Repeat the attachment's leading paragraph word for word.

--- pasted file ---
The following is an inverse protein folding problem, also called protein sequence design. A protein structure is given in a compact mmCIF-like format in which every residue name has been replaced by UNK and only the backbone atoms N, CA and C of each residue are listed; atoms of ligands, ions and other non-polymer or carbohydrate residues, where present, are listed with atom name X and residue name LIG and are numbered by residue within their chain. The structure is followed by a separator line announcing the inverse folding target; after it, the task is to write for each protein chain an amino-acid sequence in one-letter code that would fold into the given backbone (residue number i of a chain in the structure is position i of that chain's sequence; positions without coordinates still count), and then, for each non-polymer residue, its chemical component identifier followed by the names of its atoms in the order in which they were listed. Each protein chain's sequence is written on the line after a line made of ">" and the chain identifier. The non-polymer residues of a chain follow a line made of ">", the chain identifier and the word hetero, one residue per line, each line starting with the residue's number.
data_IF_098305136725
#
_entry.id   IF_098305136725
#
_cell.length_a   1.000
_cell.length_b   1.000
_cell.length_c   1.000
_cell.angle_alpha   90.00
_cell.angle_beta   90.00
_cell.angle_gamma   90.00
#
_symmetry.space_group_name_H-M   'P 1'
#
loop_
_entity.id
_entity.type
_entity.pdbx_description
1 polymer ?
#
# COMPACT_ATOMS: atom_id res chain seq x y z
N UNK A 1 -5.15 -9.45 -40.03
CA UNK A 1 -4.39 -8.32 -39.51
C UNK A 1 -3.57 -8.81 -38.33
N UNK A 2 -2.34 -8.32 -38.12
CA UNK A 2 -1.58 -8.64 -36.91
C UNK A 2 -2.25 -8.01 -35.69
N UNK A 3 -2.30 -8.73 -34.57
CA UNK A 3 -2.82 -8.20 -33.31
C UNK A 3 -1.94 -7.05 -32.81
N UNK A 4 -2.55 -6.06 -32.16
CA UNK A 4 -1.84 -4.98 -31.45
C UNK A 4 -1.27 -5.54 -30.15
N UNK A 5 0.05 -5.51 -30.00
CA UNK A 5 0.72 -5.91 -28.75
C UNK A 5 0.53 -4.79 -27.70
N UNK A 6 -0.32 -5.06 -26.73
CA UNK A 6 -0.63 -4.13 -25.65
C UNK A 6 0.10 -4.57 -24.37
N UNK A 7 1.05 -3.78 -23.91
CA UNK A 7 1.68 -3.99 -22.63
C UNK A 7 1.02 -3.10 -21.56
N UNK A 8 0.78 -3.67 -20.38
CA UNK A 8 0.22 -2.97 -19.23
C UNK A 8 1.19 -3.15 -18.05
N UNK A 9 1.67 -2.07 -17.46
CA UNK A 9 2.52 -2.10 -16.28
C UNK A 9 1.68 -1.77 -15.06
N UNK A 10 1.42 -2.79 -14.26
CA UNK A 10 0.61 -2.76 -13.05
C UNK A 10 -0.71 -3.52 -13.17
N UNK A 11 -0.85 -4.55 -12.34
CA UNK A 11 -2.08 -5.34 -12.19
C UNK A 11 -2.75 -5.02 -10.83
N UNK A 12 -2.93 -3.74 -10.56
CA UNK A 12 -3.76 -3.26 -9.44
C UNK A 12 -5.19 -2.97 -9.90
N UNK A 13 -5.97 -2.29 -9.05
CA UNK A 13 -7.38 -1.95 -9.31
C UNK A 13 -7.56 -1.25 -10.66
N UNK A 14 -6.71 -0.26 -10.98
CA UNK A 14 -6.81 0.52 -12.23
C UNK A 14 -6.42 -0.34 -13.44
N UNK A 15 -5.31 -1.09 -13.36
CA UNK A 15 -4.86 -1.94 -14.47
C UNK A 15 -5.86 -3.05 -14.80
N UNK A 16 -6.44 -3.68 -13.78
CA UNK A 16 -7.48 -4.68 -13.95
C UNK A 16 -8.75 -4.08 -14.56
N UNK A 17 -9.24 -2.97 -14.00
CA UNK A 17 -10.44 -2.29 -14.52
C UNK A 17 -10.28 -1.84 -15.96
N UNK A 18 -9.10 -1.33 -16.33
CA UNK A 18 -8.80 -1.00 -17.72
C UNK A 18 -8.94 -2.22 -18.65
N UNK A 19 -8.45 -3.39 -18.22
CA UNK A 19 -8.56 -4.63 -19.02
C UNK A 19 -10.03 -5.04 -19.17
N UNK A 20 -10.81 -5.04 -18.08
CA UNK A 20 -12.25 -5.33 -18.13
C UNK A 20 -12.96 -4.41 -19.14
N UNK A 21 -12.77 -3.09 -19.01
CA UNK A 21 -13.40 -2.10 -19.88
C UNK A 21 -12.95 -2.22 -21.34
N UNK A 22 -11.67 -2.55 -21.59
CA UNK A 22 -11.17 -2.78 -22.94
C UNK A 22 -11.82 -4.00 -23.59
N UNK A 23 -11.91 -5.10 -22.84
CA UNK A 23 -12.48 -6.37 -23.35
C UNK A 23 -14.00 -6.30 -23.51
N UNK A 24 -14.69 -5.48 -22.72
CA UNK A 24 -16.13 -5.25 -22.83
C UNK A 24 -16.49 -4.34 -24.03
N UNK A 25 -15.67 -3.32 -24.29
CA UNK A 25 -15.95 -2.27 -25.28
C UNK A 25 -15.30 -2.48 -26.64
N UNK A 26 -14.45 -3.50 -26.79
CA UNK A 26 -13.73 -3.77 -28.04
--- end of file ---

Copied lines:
The following is an inverse protein folding problem, also called protein sequence design. A protein structure is given in a compact mmCIF-like format in which every residue name has been replaced by UNK and only the backbone atoms N, CA and C of each residue are listed; atoms of ligands, ions and other non-polymer or carbohydrate residues, where present, are listed with atom name X and residue name LIG and are numbered by residue within their chain. The structure is followed by a separator line announcing the inverse folding target; after it, the task is to write for each protein chain an amino-acid sequence in one-letter code that would fold into the given backbone (residue number i of a chain in the structure is position i of that chain's sequence; positions without coordinates still count), and then, for each non-polymer residue, its chemical component identifier followed by the names of its atoms in the order in which they were listed. Each protein chain's sequence is written on the line after a line made of ">" and the chain identifier. The non-polymer residues of a chain follow a line made of ">", the chain identifier and the word hetero, one residue per line, each line starting with the residue's number.